4. What are your top five favourite pieces from the store?
My five top favourite pieces from the store are - the pure khadi sherwani, which I find exquisite; the draped cotton slit kurtas, the textured kurtas from the premium range; the linen bandhgalas and, of course, the classic cream-and-gold sherwanis. All of these, for me, are must-haves because they are timeless and will carry a man’s wardrobe for decades.
5. What are the trends in men's ethnic wear space that one must watch for?
I think the biggest trend in ethnic menswear is that it is now an Indian sensibility but with the expectation of the western cut, fit, comfort and tailoring. Often I hear men say - "Oh my god, did you know Indian clothes could be so comfortable" and I think that’s a huge insult to what we do and a tragedy of poor tailoring and shoddy workmanship.
Indian clothes are the most comfortable because of the fabrics designed for our climate, the use of colour that uplifts skin and, of course, textures and traditions that are unique to us as a society.
6. Any tips for Indian men who want to wear jewellery?
It is not mandatory for Indian men to wear jewellery, but I think earrings often look very nice. I think if you put on a comfortable pair of earrings and brooches you can dress your outfit. It's in our culture, which is more maximalist. Anything is fine as long as the person wearing it can carry it.
7. The conversation about reusing and repurposing clothes continues. What are your top tips for wearing ethnic wear for a modern-day/contemporary event?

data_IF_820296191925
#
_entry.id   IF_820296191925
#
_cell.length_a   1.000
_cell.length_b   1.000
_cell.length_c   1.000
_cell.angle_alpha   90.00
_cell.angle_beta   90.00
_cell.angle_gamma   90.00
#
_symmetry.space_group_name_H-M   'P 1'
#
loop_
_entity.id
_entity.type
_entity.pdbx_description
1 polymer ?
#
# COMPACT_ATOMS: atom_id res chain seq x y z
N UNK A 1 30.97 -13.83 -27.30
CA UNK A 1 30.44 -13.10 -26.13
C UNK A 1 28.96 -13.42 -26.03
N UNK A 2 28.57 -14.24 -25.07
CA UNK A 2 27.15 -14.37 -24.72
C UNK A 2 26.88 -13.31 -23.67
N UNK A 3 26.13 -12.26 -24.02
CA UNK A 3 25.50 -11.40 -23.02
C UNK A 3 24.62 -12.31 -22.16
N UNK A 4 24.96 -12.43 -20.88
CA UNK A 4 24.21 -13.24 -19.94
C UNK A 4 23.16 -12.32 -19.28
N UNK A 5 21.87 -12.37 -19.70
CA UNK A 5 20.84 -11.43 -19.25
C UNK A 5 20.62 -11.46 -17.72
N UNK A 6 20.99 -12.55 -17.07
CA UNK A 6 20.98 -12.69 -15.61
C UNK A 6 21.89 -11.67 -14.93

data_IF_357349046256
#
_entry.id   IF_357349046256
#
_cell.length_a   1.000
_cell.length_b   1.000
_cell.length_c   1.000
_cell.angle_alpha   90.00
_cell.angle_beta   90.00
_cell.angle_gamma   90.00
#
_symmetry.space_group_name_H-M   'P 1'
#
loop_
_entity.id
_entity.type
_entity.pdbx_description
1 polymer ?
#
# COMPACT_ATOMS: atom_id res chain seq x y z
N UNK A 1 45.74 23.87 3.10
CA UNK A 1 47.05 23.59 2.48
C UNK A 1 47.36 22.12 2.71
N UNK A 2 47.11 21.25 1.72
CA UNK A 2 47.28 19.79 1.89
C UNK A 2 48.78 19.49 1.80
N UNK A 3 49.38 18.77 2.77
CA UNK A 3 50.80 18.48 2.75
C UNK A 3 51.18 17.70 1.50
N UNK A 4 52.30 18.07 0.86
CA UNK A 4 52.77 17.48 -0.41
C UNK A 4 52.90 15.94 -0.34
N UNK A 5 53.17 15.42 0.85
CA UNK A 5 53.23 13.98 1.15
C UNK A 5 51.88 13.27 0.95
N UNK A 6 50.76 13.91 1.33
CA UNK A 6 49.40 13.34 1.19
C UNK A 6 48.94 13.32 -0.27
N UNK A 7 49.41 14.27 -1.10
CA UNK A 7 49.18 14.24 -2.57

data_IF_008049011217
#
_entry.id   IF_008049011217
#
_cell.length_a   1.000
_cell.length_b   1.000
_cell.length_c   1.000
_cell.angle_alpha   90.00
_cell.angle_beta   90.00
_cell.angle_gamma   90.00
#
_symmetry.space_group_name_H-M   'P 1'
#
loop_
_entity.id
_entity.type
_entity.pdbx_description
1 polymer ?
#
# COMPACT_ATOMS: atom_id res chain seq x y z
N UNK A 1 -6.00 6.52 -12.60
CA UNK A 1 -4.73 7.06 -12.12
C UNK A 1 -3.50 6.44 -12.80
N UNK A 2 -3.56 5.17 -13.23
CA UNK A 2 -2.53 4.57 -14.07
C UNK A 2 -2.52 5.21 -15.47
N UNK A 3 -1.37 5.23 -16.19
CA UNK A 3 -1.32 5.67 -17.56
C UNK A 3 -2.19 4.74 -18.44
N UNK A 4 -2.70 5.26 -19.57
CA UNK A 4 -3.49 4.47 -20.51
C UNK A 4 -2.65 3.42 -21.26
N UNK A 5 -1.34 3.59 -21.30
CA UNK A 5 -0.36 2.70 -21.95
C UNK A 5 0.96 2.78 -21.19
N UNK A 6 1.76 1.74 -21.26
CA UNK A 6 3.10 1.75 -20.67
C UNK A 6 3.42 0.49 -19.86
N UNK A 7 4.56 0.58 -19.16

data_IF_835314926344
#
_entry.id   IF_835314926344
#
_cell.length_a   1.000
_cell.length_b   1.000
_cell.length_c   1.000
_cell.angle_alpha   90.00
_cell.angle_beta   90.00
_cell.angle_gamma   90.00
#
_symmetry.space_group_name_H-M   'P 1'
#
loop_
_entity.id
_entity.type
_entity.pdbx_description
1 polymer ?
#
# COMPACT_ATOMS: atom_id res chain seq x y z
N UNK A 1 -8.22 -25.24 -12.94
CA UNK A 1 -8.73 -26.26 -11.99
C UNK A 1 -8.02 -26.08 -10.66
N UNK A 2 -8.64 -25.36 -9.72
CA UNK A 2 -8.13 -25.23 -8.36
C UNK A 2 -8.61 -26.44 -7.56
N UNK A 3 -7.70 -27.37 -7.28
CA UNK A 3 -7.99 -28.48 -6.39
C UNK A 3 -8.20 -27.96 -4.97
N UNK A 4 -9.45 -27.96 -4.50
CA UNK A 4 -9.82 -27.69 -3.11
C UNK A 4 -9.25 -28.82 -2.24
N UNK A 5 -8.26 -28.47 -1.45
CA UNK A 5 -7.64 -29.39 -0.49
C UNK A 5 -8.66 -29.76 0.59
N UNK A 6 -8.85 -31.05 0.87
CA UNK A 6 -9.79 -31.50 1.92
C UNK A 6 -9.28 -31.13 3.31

The conversation of reusing and repurposing clothes never left us in India, we’ll not become the first world country which encourages trendy, seasonal fashion and therefore, demands that so much fast fashion be dumped further in trend. It's not in our culture. We have worn things for centuries and value our textiles and workmanship that we bring to the. Why should we be so shallow as to abandon this philosophy as a way of life?
So, my tips are that you can wear anything in India to any sort of event, I personally love kurta - both, short and long. I love the Jodhpur churidars and I think bundis are fantastic. I have long stopped wearing ties and full jackets. You will not catch me dead in a bow tie, because I feel it’s something that is very well suited to Donald Duck.
8. Your signature colours have always been golds and pastels. What is it about these tones that have kept you dedicated to them?
My signature colours have been pastels and a bit of dull gold, yes. I think that these work very beautifully on Indian skin and the embroideries are nicer on subtle colours because let’s remember we live in an urban dillio and not an immaterial court. We live in kind of a sensory overload so it’s just that. I personally keep things a little toned down and subtle.
9. Lastly, what’s next on your plate?
What’s next on my plate is to get Tasva established at a certain level and, of course, to take Tarun Tahiliani luxury to a greater level. Then we will look at doing Tasva women - we can’t leave them behind.